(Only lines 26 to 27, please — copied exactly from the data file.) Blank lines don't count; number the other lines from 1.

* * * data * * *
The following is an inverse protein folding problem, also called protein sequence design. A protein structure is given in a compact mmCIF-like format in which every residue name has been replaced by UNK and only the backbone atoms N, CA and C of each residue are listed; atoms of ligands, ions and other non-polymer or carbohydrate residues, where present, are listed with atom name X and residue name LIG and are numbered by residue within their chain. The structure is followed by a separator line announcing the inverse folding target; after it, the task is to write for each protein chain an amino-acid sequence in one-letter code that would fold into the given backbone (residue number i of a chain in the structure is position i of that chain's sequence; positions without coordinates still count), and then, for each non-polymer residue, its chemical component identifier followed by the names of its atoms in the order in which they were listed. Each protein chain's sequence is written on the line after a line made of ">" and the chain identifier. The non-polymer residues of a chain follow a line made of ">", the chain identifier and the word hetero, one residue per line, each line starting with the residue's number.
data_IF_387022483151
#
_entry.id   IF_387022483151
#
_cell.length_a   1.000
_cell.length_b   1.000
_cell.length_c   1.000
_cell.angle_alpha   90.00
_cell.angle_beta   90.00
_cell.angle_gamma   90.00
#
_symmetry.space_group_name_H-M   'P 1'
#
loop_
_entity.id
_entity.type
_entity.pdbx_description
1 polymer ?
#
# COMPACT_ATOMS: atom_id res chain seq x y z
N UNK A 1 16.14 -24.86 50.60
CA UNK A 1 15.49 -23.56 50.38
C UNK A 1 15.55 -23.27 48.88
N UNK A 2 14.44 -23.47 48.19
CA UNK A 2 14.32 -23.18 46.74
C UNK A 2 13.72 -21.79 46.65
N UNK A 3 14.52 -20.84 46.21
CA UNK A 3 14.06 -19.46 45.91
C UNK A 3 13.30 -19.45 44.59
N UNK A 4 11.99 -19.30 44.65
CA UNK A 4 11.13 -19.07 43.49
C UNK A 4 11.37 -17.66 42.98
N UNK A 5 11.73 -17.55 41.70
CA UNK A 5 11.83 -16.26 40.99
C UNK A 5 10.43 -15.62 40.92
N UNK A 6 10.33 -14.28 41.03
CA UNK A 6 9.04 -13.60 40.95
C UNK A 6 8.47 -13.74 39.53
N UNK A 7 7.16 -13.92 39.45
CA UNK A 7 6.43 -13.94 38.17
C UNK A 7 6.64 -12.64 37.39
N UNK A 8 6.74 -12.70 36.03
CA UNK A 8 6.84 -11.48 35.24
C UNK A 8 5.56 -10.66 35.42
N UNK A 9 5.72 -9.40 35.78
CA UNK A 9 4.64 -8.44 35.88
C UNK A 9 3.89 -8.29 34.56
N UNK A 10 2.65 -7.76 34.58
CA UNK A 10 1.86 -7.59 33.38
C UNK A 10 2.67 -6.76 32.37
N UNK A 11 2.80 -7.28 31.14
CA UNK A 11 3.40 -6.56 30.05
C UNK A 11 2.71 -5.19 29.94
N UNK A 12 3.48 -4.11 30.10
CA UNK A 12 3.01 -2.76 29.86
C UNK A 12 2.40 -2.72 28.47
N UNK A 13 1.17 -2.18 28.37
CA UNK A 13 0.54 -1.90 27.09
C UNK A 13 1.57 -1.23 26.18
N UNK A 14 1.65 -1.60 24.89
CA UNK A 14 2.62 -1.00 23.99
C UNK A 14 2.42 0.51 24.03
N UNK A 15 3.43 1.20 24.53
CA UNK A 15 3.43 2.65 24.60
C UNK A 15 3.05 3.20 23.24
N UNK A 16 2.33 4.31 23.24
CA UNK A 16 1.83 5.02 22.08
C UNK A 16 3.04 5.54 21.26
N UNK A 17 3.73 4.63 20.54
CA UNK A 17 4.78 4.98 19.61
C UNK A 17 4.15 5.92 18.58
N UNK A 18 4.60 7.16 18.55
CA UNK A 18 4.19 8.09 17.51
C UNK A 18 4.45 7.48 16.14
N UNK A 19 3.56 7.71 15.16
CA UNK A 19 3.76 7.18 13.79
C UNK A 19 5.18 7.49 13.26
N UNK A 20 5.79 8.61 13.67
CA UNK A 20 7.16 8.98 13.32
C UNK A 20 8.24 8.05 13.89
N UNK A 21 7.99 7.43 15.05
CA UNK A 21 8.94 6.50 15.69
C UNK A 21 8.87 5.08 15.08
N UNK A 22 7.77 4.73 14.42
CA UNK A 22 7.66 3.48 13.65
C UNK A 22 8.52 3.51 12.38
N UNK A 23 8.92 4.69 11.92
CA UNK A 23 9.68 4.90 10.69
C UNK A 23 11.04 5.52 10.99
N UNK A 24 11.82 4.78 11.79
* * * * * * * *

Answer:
CA UNK A 2 14.32 -23.18 46.74
C UNK A 2 13.72 -21.79 46.65